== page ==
“As a result,” the study’s authors concluded, “where a patient obtains his or her MRI examination, and which radiologist interprets the examination, may have a direct impact on radiological diagnosis, subsequent choice of treatment, and clinical outcome.”
Binder reinforced this, stating, “Purchasers should still pursue reference pricing and try to incorporate considerations of utilization and quality to the extent they have the data. Never assume any procedure is like a commodity—largely the same quality everywhere.”
High-Cost Medical Laboratories Likely to Face a Decision Between Volume or Price Erosion
Thus, for pathology groups and medical laboratories in the upper percentiles for their region, referencing pricing is likely to impact volume. Even if adoption of reference pricing by payers or self-insured business groups remains stable, price cuts due to PAMA loom on the horizon. As reported by Dark Daily in December 2016, price cuts to the Part B clinical laboratory fee schedule could add up to $400 million in reduced Medicare payments in 2018 alone.
This is particularly troublesome for hospital laboratory outreach programs, where Medicare patients commonly represent 40% to 70% of outreach lab volumes. The combination of reduced volume and reduced Medicare pricing could have dire financial consequences.
It will remain essential for medical laboratories to differentiate their services from those of lower-cost competitors to avoid volume and price erosion. Continuing to optimize test utilization, improving laboratory efficiency, and emphasizing the value of services rendered will help to further strengthen lab positions and reduce the impact of coming change.
“Clinicians have a choice: Seize the momentum of the value movement to finally get rewarded for excellence, or recite tired political talking points that minimize your life’s work,” Binder stated in an editorial she penned for Modern Healthcare. “Value will succeed either way, but it will be so much better infused with the knowledge and gifts of practicing providers.”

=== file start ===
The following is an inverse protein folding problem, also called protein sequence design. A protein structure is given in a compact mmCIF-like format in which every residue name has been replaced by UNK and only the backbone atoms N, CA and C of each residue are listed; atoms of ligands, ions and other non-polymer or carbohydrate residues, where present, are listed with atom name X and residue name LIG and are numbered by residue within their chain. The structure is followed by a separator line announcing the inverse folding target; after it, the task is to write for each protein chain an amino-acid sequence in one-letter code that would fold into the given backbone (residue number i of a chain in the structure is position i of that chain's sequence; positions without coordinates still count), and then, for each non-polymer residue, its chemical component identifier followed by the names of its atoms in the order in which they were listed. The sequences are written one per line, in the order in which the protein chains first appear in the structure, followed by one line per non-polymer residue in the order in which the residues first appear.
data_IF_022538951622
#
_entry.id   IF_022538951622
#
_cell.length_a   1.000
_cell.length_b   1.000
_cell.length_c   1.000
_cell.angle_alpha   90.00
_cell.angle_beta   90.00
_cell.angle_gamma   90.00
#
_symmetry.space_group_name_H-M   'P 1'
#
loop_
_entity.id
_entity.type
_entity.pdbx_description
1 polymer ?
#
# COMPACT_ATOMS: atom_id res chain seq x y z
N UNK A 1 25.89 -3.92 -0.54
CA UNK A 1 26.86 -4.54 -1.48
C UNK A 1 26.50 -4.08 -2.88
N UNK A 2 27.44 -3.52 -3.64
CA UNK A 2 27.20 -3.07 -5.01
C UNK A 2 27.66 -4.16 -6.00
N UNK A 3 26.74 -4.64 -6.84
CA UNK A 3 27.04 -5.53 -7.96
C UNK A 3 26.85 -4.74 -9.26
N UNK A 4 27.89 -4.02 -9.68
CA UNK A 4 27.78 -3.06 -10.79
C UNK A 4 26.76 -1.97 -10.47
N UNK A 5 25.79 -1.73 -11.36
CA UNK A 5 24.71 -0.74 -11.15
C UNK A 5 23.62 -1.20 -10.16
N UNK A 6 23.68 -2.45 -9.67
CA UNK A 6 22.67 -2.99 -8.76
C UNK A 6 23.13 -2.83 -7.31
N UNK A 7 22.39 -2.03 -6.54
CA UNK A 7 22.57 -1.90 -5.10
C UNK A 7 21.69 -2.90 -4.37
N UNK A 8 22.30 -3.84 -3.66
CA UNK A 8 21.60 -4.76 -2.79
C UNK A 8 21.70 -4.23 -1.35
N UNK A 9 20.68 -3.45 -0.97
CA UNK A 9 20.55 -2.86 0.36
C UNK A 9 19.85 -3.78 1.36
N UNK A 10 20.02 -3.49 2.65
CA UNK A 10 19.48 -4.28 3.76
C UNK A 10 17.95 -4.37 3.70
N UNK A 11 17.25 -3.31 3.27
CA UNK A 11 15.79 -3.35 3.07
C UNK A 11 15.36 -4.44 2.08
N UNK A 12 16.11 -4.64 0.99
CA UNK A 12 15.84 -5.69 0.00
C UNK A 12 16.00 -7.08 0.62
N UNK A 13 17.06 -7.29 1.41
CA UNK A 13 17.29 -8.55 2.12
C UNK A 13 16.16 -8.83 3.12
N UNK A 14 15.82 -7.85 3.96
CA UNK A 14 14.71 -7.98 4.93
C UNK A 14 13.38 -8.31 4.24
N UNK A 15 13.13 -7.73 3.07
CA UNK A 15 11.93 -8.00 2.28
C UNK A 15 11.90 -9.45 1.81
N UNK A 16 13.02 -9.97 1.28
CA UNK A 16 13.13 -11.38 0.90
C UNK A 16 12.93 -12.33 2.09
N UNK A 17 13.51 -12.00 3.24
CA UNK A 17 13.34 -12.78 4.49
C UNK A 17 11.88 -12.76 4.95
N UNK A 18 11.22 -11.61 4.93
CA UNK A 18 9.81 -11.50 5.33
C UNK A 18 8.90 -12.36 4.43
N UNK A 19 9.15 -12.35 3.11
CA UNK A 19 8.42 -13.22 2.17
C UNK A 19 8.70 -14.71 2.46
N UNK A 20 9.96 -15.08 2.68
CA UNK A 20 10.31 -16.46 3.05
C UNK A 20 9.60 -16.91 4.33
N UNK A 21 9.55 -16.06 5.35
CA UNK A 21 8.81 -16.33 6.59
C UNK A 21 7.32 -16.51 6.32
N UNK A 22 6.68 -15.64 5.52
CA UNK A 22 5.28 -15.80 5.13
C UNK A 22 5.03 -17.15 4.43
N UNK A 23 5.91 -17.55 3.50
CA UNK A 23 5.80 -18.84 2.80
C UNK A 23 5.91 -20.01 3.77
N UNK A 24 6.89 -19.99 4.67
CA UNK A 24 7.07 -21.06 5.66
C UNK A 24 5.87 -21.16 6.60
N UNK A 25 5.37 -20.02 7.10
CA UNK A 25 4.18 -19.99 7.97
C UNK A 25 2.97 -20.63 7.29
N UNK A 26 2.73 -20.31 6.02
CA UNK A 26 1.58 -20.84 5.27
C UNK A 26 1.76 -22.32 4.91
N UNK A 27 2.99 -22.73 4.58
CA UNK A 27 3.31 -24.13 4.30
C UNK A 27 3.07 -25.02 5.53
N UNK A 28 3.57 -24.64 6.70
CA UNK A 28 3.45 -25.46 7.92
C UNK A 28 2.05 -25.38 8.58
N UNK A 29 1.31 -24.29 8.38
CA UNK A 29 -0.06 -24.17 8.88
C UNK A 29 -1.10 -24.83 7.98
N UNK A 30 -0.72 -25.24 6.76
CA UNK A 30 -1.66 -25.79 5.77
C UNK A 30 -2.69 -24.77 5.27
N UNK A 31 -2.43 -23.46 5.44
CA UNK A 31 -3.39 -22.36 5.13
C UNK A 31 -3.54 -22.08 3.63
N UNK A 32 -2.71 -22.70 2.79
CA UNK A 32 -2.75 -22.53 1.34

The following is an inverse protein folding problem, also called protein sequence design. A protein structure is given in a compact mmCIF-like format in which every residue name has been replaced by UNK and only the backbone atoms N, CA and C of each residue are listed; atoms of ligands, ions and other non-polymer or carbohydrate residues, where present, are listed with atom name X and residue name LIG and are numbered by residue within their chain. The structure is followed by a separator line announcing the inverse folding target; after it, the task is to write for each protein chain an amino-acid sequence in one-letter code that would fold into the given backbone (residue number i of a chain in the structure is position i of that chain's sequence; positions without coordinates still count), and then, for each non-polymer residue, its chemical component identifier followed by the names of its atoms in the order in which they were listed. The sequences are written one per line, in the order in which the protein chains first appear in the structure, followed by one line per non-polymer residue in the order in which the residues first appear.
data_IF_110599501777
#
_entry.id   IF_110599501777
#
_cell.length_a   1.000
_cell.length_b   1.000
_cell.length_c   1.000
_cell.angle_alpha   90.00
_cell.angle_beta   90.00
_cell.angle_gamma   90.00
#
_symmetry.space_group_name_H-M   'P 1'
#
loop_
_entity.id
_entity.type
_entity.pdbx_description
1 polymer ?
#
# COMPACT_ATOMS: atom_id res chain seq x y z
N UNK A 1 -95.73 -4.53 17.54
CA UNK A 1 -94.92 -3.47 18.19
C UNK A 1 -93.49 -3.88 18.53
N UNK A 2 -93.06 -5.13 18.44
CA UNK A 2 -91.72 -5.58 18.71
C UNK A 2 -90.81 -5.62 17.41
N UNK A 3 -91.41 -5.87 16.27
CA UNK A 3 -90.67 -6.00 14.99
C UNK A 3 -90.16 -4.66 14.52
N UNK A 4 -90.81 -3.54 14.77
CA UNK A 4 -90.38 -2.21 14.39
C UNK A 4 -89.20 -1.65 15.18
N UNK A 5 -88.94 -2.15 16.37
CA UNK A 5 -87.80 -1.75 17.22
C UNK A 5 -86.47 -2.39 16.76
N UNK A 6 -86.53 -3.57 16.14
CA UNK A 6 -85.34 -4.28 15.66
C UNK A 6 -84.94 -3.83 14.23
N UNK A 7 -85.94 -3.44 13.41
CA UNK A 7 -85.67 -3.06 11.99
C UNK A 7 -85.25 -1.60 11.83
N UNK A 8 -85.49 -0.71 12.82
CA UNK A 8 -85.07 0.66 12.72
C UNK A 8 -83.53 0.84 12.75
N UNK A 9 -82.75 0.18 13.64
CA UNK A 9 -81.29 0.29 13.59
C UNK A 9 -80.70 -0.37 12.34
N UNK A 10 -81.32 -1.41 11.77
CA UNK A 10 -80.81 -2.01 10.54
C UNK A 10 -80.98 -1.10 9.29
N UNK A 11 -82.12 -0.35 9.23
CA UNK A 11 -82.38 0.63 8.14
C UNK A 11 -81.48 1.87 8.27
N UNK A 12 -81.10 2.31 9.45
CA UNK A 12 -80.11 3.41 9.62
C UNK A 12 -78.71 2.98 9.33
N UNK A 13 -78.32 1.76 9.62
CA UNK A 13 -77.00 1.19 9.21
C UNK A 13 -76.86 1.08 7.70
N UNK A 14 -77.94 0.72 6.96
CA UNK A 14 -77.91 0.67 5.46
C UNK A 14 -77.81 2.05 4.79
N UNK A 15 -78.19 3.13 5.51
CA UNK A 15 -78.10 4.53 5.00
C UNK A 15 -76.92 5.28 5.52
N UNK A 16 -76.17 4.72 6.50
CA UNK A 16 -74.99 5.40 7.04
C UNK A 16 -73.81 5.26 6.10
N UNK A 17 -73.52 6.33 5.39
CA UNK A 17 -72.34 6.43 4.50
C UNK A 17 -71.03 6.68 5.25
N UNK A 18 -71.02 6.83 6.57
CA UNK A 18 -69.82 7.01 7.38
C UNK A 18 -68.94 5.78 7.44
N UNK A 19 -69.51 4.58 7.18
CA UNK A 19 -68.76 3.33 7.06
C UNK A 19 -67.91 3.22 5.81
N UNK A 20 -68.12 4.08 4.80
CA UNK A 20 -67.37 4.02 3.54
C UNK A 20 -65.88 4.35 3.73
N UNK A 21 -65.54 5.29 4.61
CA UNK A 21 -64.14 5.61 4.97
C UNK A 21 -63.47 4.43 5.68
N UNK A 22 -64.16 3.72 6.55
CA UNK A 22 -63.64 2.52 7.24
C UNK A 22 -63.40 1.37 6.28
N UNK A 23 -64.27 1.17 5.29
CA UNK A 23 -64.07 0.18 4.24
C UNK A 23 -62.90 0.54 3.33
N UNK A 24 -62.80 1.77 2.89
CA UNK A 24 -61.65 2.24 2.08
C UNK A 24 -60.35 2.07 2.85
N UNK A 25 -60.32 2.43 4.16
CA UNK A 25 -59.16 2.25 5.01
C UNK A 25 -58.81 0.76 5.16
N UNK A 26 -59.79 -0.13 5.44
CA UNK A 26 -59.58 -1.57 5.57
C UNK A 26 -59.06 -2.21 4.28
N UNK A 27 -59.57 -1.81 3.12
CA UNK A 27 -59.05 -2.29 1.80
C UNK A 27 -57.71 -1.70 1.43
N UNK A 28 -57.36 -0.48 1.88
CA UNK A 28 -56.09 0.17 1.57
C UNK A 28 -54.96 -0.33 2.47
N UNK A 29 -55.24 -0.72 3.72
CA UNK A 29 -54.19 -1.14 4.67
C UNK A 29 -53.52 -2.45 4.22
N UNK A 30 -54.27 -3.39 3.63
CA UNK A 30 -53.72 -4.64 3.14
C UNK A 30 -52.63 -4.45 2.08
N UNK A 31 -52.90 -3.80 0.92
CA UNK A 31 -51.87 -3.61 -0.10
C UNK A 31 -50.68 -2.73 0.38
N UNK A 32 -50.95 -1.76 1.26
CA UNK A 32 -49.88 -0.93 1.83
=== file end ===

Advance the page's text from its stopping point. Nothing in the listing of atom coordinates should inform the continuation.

Many clinical laboratory managers and pathologists know that the Leapfrog Group carries quite a bit of clout in healthcare. Its members include some of the largest corporations in the United States. Collectively, Leapfrog’s members provide health benefits to more than 37 million Americans in all 50 states, and spend tens of billions of dollars on healthcare each year, according to this 2009 Leapfrog Group Fact Sheet. This is why health insurers, hospitals, and physicians pay attention to Leapfrog’s programs and public statements.
“If all hospitals implemented just the first three of Leapfrog’s four ‘leaps’ (our recommended quality and safety practices): over 57,000 lives could be saved, more than 3 million medication errors could be avoided, and up to $12.0 billion could be saved each year,” states the fact sheet.
Physician Opposition to Value-based Reimbursement Models Will Backfire
Leapfrog’s Binder argues the value-based reimbursement movement will succeed for three reasons:
2. Private insurers also are transitioning their payment models, with 40% of commercial payments linked to value, up from 9% a year earlier. In addition, consumers, who are paying more out of pocket, are increasingly sensitive to value.
3. Big data is enabling quality to be quantified. Binder pointed to the leadership of the National Quality Forum (NQF) and others in showing “we can defensibly measure the quality side of the value equation.”
Binder warns that arguments made in the name of clinicians to denounce specific quality measures can backfire. In particular, she pointed to a studypublished in the BMJ that concluded clinicians have little impact on the “standardized mortality ratio,” therefore they should not be held accountable for it.
“Here’s the damaging assumption in the study: The only way physicians or nurses improve patient survival is by avoiding killer mistakes. Surely clinical skill impacts mortality more than that,” Binder stated in her Modern Healthcare editorial.